DO BULLAS’ BURGUNDY!
I was most impressed when I first met Sebastian Boudon, who in 2013 was Head Winemaker at a winery inland from Alicante, making DO Alicante wines. Regular readers may recall my words about him in an article written in April of that year (I doubt it though, as I had to refresh my memory too!) :
“ [Sebastian Boudon], who, it’s clear to me, has a deep passion for quality wine and a philosophy born of tradition in both his native France and his adoptive Spain as well as modern methods learned and developed during training.”.
So, when I saw him proudly exhibiting the ‘Lavia’ portfolio of wines made by Molino y Lagares de Bullas at the exclusive DO Bullas wine fair, I was as delighted with the wine as I was intrigued by his presence! It was easily explained, and I’m not surprised – Sebastian had been head-hunted by this bodega which is on the fast-track to fame, bringing the whole DO with it!
If you go to www.bodegaslavia.com you’ll see the whole, impressive range, and when you realise that this bodega is in fact but one of a clutch of bodegas now operating under the umbrella company, MGWines Group. This group, the brainchild of Señor Luis Miñano San Valero, an Alicante businessman, is intent on producing wines of a Mediterranean character, which simultaneously also reflect the distinct terroirs of the various areas of wine production in which the bodegas concerned are located.
MGWines Group has bodegas in DOs: Alicante, Bullas, Bierzo; as well as the Vino de la Tierra de Castilla however, the management, whilst imparting this objective to the staff in each individual bodega, very sensibly leave them to their own devices. Thus, included in the package, is a certain autonomy where the wine-makers, bodegueros and other integral members of the team are able to simply get on with the job.
This is the first article in a series about the bodegas concerned, and of course, their wines.
The favoured grape variety of DO Bullas is Monastrell, one of the most grown varieties in Spain, and one so perfectly adapted to the soils and micro-climates of the DOs on, and inland from the Costas of South East Spain. It’s a variety that features regularly in this column, where you’ll read that it delivers darkly coloured, rich, plum and damson fruit flavoured wines that are verging on the hedonistic. Yet there is also elegance.
Now, the elegance in Lavia + 2009 is undisputed, it’s mouth-feel has a graceful weight about it. However, when the wine is first poured you’ll notice that those dark colours actually aren’t present. The lightness of the weight on the palate is reflected in the paleness of the wine. At first glance, and indeed, first sip, you may well question the wine’s provenance – this is from SE Spain, made with Monastrell? Well, I certainly did.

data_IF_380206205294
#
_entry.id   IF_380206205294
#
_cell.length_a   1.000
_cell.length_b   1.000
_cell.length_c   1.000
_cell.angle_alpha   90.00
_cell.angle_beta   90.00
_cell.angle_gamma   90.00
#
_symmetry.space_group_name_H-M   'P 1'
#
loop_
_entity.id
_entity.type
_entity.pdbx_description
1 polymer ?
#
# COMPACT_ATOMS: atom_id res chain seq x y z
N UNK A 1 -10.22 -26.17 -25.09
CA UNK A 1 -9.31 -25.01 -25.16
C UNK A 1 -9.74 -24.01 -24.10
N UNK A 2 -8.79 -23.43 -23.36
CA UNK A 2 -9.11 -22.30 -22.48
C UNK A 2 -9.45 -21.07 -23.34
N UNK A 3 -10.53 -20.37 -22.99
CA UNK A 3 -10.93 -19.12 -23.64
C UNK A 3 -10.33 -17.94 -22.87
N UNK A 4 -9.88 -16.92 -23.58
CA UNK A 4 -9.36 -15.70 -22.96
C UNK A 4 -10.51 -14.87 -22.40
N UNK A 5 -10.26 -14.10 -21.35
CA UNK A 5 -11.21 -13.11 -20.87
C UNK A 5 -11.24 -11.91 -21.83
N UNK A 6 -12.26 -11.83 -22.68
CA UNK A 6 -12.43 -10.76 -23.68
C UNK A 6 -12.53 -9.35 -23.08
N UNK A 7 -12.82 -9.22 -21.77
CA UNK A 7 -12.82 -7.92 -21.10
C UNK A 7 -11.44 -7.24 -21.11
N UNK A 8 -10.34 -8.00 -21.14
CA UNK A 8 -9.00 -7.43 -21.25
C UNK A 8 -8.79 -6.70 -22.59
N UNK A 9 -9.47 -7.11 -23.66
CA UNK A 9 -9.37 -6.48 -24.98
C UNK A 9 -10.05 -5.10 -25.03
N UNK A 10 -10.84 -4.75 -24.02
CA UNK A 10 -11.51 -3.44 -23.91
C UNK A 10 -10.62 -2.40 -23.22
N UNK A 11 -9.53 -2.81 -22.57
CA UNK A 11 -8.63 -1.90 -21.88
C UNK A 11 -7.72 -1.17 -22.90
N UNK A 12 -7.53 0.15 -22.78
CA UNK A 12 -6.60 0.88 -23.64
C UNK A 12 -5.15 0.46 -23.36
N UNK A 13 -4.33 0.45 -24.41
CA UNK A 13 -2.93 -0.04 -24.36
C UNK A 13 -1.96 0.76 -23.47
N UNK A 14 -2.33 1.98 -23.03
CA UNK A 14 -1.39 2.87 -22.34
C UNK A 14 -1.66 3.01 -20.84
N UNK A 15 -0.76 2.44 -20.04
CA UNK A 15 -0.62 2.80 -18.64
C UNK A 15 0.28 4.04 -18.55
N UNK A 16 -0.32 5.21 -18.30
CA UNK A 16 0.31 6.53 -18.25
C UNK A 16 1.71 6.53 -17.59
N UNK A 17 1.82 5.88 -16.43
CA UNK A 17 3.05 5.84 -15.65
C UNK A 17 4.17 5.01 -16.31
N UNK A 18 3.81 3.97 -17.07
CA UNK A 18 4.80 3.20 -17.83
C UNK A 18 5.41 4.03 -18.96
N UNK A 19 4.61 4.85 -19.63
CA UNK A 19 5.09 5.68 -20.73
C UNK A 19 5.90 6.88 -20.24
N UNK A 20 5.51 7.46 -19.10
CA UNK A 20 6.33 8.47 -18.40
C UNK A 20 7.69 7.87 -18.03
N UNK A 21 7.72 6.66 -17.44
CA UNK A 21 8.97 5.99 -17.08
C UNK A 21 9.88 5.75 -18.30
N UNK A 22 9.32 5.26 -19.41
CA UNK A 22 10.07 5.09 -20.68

There is an element of fine Burgundy in the wine! I kid you not! But how come? Well, Sebastian explained that the vineyard from whence the grapes for this wine hail is aluvial with limestone in it’s make-up. If you ever wanted proof that different soils have different effects on wines, just take a look at, and a good sip of Lavia + – DO Bullas’ Burgundy-esque wine!
It’s floral on the nose, delicate with only hints of the fruit to follow. In the mouth it’s rounded, light, yet seemingly perversely full in subtle flavour. There’s more dark and red cherry than plum plus an alluring black chocolate note on the finish. There’s a well integrated French oak note coming from the 500 litre barricas in which the wine has been aged, as well as an almost hidden earthiness.
The sum of the parts is a wine that is drinking just right now, though for me, doesn’t have too long left at this ideal level. I can’t wait for subsequent vintages!
Lavia 2010 will not cause the brow to furrow whilst you try and work out the grape variety etc. It’s Monastrell, big, rich, plummy and yummy! This wine surely has to have been made with grapes whose vineyard has a different soil profile. At 14·5% abv it packs a punch, representative of the variety and the region, though still retaining an element of elegance.
There’s a little black pepper spice on the palate (coming from the small percentage of Syrah included in the blend), similar earthy notes, but this time with some endearing herbal notes, bay, thyme and perhaps some illusive rosemary. A wine to really enjoy – there’s depth, yes, but it’s not so complex that you have to concentrate whilst drinking it on its own, with meat, game, cheese . . . . It’s that sort of wine!
Lavia + Finca Paso Malo 2012 is a single vineyard wine made with 50 old Monastrell vines. It too has the paler Lavia + colour and is, I feel, a work in progress. There’s a richness to the wine, along with elegance and slightly more pronounced minerality, and although there is no Syrah in the blend there is nevertheless a pleasing spiciness, emanating, I think, from the open 500 litre barrels in which the wine was fermented, along with regular stirring, plus its18 months French oak ageing.
Rather than cultured, commercial yeast, this wine has been made with wild yeasts indigenous to the vineyard itself, which I believe makes an impact on the fisnished product. There’s a singularity about the wine – it’s distinctive already, but will develop further as it matures in bottle. At just three years of age, there will be further evolution and I’d like to try it again when it’s double the age!
So, a rather good starting point for the MGWines Group – with more to follow, soon!
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